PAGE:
Day two dawned and the sea was flat calm with sun streaming down, perfect conditions to head out from the sheltered coastline and take in some of the more distant dives. We headed out to my favourite ‘reef’ dive Hand Deeps and as we sped onwards, a school of dolphins joined us for the hour’s journey. We arrived just before slack and made our way down the shot line to the kelp forested summit of the Hand Deeps pinnacle. Following James’ accurate description, we headed SW and found the drop off. This was going to be a different dive, visibility had improved to 8 – 9 metres, if not better. We stopped at 20 metres and a dogfish swam up and settled down in front of us, waiting for me to take a quick picture on my GoPro, what a start. Keeping the wall to our left, we began to swim along descending to 30 metres and stopping regularly to admire the stunningly anemone bejewelled wall. It was amazing, walls carpeted with hundreds of orange, red and purple jewel anemones. Even better, those clinging to the overhangs were all open and feeding, an absolutely stunning sight. Scattered in amongst them were delicate pearlescent nudibranchs, crabs, juvenile cray fish, lobsters and all the fish imaginable. We rounded the pinnacle and as we ascended the tide began to run, so the ascent became a gentle drift dive to summit where we decided to release the SMB rather than fight the tides to find the shot line.

With visibility great and the sea and weather conditions perfect, we decided to stay out and visit the Eddystone lighthouse for our second dive. This is not my favourite dive site, but its setting is amazing. It is quite simply a dive around the reef and rocks surrounding the lighthouse. Today was a wonderful dive. After another comprehensive briefing from James we descended straight off the boat and down to 14 metres. The visibility was again over 8 metres, which gave us an opportunity to explore the area and see fish schooling around, keeping themselves just at the edge of sight. Once again, all the usual marine life was in attendance but by looking into the nooks there were several large lobsters and a Ling hiding away in its cave. Most notable was the masses of Sea Cucumbers scattered over the rocks and the large Tompot Blennies that didn’t run and hide. Once again, a really enjoyable dive. Back to cheesy chips.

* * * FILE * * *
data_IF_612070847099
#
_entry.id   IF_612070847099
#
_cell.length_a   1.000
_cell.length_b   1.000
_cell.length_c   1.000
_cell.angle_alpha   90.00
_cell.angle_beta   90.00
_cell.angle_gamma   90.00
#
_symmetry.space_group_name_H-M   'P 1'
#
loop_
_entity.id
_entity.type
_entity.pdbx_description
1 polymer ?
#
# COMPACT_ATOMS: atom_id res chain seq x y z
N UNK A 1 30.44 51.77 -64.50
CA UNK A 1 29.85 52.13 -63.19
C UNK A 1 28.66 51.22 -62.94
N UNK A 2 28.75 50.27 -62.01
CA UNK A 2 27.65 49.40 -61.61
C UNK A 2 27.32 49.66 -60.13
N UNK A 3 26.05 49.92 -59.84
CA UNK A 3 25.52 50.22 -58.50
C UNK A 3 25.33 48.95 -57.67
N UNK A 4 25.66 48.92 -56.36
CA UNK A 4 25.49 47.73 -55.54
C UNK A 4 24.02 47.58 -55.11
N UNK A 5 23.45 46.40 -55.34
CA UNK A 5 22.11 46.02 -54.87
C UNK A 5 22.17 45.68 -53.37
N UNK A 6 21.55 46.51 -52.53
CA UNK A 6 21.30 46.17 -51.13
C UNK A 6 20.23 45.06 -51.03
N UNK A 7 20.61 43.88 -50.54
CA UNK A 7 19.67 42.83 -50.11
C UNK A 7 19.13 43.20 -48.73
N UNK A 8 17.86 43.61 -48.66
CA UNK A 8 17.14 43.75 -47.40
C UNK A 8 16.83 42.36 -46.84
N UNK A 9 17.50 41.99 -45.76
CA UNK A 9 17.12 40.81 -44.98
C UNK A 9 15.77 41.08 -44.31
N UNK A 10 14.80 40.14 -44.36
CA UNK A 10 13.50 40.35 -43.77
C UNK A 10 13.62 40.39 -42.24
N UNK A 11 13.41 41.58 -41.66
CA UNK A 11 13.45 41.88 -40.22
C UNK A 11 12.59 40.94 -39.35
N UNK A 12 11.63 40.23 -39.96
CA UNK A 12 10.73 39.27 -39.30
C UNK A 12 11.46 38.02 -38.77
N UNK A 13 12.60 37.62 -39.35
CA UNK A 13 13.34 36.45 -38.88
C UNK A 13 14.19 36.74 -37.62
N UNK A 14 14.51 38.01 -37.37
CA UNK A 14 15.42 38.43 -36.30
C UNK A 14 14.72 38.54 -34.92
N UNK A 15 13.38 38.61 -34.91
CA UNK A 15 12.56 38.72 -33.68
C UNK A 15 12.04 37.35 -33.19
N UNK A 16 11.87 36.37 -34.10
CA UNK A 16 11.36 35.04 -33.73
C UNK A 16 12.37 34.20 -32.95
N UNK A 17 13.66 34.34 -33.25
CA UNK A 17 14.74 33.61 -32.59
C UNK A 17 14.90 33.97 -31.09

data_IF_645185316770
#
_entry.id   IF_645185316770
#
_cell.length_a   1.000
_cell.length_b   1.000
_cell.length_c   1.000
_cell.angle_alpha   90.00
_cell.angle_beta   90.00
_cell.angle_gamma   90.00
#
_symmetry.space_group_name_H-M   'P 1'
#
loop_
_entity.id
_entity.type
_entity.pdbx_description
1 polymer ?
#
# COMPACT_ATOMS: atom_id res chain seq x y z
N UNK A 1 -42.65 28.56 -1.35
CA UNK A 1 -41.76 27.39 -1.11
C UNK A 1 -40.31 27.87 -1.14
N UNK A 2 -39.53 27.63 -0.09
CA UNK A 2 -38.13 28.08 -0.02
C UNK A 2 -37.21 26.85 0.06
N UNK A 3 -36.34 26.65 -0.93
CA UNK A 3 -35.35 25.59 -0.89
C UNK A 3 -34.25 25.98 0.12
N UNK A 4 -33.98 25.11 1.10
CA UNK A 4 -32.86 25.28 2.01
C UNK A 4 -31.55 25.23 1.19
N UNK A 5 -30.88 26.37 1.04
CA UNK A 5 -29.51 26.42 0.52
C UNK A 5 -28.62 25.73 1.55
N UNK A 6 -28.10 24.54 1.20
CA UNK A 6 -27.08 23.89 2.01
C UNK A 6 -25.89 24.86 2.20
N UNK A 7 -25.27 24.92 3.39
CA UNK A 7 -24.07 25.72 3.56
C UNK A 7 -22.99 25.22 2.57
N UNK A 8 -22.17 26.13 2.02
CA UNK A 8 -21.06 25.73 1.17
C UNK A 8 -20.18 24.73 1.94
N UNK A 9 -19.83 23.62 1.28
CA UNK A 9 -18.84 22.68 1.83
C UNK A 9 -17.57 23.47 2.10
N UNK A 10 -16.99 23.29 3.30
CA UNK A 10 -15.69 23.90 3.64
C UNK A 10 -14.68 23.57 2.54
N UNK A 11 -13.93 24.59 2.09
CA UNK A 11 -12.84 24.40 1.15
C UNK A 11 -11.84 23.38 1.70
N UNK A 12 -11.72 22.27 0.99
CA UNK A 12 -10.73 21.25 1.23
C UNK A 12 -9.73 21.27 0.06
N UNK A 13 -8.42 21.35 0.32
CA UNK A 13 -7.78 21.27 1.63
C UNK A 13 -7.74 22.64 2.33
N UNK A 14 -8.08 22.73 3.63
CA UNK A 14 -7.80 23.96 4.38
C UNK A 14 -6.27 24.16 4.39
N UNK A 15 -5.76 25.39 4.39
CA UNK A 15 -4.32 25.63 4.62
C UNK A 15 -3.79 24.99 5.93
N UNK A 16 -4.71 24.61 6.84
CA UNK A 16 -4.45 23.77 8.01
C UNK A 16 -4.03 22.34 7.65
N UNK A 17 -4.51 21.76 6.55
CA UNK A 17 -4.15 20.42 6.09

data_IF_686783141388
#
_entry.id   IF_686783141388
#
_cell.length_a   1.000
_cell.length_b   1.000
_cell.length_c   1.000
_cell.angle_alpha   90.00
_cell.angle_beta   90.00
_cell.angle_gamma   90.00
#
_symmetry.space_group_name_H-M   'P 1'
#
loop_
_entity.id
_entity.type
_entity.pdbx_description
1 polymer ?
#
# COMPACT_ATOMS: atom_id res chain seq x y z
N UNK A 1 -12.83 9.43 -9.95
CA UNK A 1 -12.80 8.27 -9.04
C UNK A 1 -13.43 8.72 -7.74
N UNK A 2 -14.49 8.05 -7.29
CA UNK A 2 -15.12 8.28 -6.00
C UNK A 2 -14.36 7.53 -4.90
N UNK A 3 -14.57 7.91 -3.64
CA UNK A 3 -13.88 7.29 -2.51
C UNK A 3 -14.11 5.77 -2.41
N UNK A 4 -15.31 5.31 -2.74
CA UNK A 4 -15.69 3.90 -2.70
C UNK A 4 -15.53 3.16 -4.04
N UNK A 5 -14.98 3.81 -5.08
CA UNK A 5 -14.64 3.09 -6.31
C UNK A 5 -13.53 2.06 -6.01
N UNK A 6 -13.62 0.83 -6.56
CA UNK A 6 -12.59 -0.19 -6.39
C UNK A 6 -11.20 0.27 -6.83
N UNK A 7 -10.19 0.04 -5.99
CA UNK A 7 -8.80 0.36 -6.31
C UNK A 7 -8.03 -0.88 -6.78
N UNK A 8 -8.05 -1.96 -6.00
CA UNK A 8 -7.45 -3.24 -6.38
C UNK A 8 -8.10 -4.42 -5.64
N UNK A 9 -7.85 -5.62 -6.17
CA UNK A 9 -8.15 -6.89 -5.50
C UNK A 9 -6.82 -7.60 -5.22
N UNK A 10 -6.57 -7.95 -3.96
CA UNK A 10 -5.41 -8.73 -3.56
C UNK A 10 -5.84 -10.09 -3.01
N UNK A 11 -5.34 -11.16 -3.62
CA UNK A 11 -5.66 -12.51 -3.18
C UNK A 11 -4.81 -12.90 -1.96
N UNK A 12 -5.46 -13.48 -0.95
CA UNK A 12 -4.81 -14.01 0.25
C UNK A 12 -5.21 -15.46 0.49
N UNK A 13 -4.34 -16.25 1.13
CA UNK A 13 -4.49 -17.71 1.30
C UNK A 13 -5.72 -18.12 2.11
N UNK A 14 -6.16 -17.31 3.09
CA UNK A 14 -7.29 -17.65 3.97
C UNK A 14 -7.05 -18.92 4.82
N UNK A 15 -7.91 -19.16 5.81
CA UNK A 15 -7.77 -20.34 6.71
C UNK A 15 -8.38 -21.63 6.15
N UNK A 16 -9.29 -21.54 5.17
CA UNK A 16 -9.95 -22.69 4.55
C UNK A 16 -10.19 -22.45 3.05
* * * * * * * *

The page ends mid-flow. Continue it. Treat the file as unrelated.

In the pub that night we decided against the SS Persia and returned to Hand Deeps. The visibility was once again excellent and this time we kept the wall to our right and headed down to twenty-five metres, stopping to admire more walls of jewel anemones and more nudibranchs. Ascending to eighteen metres, we encountered first one then a second dogfish, this continued, and we stopped counting at five. I had not seen this many gathered together on Hand Deeps before, and then to finish off we encountered a couple of large Cod. Another great dive.

The final dive was on our way back to the jetty, the Glen Strathallan, lying just outside the harbour’s breakwater. This is a good way to finish off the weekend, close to the harbour and a large boiler with plenty of plating to investigate. Sadly, as we descended the visibility reduced to about two metres. We manged thirty-five minutes before ascending but still investigated the plating and the boiler, finding an annoyed lobster that turned tail and stalked into the dark. A small Tompot stared morosely out at us from one of the boilers tubes and the only Conger I found had retreated to the deepest darkest recesses, so I only got a glimpse of its head.

Heading back for to the jetty to pack up I reflected on the weekend. Was it a success? Did we enjoy ourselves?

The InDeep dive centre are excellent, our package included accommodation, six dives and six fills. The communication from James and Ben was excellent and the fact that the dive team ran the trip based on what we requested meant we had an easy and enjoyable time.The dives were enjoyable and restful, with good planning, good briefing and a team that welcomed us onboard.

The accommodation was excellent. It is a pub that looked after us. They set out their lounge just for us on the Saturday night and on the Sunday allowed us to order a curry delivery and provided us with plates and cutlery. The breakfast was hearty and tasty, the rooms warm and comfortable.
Even the M5/M6 journey wasn’t too bad.

Overall a successful weekend.

Proof?

We are going back next year!

Simon Read

Guy

Advanced Diver and Open Water Instructor, I am also the TSAC webmaster, contact me if you need help with anything on the website or have suggestions for new content.